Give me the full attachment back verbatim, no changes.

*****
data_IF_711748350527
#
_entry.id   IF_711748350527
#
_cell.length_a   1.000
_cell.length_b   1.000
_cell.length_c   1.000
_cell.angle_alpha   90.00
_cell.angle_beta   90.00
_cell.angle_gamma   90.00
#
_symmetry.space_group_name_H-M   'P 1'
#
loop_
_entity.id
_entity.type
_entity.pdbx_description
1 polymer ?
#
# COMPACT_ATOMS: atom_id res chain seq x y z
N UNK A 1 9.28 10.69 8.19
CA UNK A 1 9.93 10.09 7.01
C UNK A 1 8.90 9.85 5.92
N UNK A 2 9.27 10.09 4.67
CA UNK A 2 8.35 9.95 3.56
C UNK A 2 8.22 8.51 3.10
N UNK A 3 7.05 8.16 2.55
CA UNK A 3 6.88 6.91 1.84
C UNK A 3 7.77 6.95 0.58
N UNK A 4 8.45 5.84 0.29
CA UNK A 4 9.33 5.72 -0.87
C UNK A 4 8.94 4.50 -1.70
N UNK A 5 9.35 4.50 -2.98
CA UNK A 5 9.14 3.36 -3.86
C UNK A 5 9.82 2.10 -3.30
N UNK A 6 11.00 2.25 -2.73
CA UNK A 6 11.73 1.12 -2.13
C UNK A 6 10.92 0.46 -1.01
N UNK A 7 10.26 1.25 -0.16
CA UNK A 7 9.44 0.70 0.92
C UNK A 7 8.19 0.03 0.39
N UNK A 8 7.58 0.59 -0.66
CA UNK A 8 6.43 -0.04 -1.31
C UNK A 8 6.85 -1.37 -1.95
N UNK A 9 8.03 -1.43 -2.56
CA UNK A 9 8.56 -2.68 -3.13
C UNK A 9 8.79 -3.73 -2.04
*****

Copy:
data_IF_711748350527
#
_entry.id   IF_711748350527
#
_cell.length_a   1.000
_cell.length_b   1.000
_cell.length_c   1.000
_cell.angle_alpha   90.00
_cell.angle_beta   90.00
_cell.angle_gamma   90.00
#
_symmetry.space_group_name_H-M   'P 1'
#
loop_
_entity.id
_entity.type
_entity.pdbx_description
1 polymer ?
#
# COMPACT_ATOMS: atom_id res chain seq x y z
N UNK A 1 9.28 10.69 8.19
CA UNK A 1 9.93 10.09 7.01
C UNK A 1 8.90 9.85 5.92
N UNK A 2 9.27 10.09 4.67
CA UNK A 2 8.35 9.95 3.56
C UNK A 2 8.22 8.51 3.10
N UNK A 3 7.05 8.16 2.55
CA UNK A 3 6.88 6.91 1.84
C UNK A 3 7.77 6.95 0.58
N UNK A 4 8.45 5.84 0.29
CA UNK A 4 9.33 5.72 -0.87
C UNK A 4 8.94 4.50 -1.70
N UNK A 5 9.35 4.50 -2.98
CA UNK A 5 9.14 3.36 -3.86
C UNK A 5 9.82 2.10 -3.30
N UNK A 6 11.00 2.25 -2.73
CA UNK A 6 11.73 1.12 -2.13
C UNK A 6 10.92 0.46 -1.01
N UNK A 7 10.26 1.25 -0.16
CA UNK A 7 9.44 0.70 0.92
C UNK A 7 8.19 0.03 0.39
N UNK A 8 7.58 0.59 -0.66
CA UNK A 8 6.43 -0.04 -1.31
C UNK A 8 6.85 -1.37 -1.95
N UNK A 9 8.03 -1.43 -2.56
CA UNK A 9 8.56 -2.68 -3.13
C UNK A 9 8.79 -3.73 -2.04